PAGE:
Crime in the 'hood.

Posted Mon Feb 09, 2009, 08:42 AM by Tracy | |

I used to say that we lived in a no-crime zone. You could look at a map of my city that shows where crimes are reported. There’s a little blank square where nothing happens. Our house is inside that square.

This morning as I prepared to scrape the frozen frost from the windshield I noticed my driver side door was slightly ajar. I was sure I had closed it, I thought, as I opened the door.

Immediately I saw that my coin holder was missing. Not just the change it contained, but the entire holder. Plus the few random dollar bills I would occasionally tuck into the another holder between the seats (do those things have names?)

Damn punks got into my car and took my change. Now I’m mad. They didn’t take anything else, not that there was anything of value. I’ve been very lax about security, neglecting to lock my car as it sat in the driveway. I’ll be locking it from now on, I suppose, for all the good it will do.

Now what do I put my loose change into?

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Some days I shouldn't be allowed to have a computer.

Posted Wed Jan 21, 2009, 19:39 PM by Tracy | |

I was all set to demo a piece of functionality to an internal customer this afternoon when my laptop computer suddenly shut down. I rebooted and it immediately began shutting down again. I begged off and went in search of IT.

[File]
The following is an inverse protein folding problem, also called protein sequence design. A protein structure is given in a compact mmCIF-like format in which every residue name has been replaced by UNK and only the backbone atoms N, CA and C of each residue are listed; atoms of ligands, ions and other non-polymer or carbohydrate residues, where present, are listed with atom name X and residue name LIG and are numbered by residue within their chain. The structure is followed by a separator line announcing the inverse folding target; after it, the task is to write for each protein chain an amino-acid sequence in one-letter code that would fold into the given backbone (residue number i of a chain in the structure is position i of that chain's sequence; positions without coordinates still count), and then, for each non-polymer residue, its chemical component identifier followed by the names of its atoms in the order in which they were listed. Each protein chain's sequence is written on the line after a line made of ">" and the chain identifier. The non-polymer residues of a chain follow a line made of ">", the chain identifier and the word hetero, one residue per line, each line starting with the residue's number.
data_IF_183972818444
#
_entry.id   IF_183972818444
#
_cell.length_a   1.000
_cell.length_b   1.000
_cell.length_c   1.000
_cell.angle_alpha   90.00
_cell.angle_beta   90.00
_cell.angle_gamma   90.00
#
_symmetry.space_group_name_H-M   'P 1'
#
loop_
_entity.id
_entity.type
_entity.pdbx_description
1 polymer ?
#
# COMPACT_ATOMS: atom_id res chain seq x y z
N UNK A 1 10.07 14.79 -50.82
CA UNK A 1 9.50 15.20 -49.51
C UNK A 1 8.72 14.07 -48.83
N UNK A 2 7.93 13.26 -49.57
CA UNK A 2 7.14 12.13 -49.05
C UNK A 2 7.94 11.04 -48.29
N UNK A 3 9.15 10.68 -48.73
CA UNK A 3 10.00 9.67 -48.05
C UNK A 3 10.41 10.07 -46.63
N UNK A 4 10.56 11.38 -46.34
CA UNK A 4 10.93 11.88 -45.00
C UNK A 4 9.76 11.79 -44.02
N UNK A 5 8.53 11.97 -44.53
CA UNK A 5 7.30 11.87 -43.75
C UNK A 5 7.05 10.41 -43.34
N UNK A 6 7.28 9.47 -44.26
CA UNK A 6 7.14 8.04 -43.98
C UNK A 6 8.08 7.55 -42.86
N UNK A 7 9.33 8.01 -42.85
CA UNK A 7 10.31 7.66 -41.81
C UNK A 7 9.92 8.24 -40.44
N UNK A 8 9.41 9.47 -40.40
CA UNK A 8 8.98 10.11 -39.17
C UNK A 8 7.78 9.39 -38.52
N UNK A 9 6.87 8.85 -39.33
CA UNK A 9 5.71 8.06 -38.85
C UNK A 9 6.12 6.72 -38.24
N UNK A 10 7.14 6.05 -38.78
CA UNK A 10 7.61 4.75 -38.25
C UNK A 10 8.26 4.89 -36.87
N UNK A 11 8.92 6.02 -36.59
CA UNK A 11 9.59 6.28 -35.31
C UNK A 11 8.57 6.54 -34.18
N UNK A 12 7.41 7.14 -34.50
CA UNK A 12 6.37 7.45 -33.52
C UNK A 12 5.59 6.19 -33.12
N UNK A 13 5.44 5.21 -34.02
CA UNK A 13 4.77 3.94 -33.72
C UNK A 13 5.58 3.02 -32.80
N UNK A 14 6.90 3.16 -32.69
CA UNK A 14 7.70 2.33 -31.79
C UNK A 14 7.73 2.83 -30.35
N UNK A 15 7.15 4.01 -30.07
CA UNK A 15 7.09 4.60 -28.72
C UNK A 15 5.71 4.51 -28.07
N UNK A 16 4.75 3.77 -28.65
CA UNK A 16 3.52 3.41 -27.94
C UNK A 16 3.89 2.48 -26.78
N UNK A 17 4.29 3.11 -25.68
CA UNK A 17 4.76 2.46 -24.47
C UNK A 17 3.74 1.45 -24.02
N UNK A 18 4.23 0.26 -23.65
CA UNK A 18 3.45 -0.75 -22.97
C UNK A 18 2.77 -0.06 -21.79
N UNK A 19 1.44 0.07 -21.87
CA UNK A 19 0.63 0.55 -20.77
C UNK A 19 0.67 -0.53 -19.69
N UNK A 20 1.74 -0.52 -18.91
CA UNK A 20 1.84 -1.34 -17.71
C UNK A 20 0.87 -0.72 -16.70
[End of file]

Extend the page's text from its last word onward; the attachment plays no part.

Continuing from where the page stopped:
Just for the heck of it, I docked the laptop and tried rebooting again. Sure enough, it shut down just about as everything had completely loaded. Everyone in IT was off helping other people, so I took my laptop to the “Vault”, a secure room where the programmers and QA work.

Let’s take a look at it. What’s it doing?

I start it up and it immediately shuts down, I say.

Fire ‘er up.

The laptop started up and loaded my startup apps.

I’m going to run the command line to abort the shutdown process. Oh. It couldn’t abort because it’s not shutting down.

I explain that I can’t even shut off the sound and reach out to press the sound on/off button.

Why are you pressing the power button to shut off the sound?



Snap and double snap.

Posted Tue Jan 20, 2009, 18:00 PM by Tracy | |

From today’s inaugural address.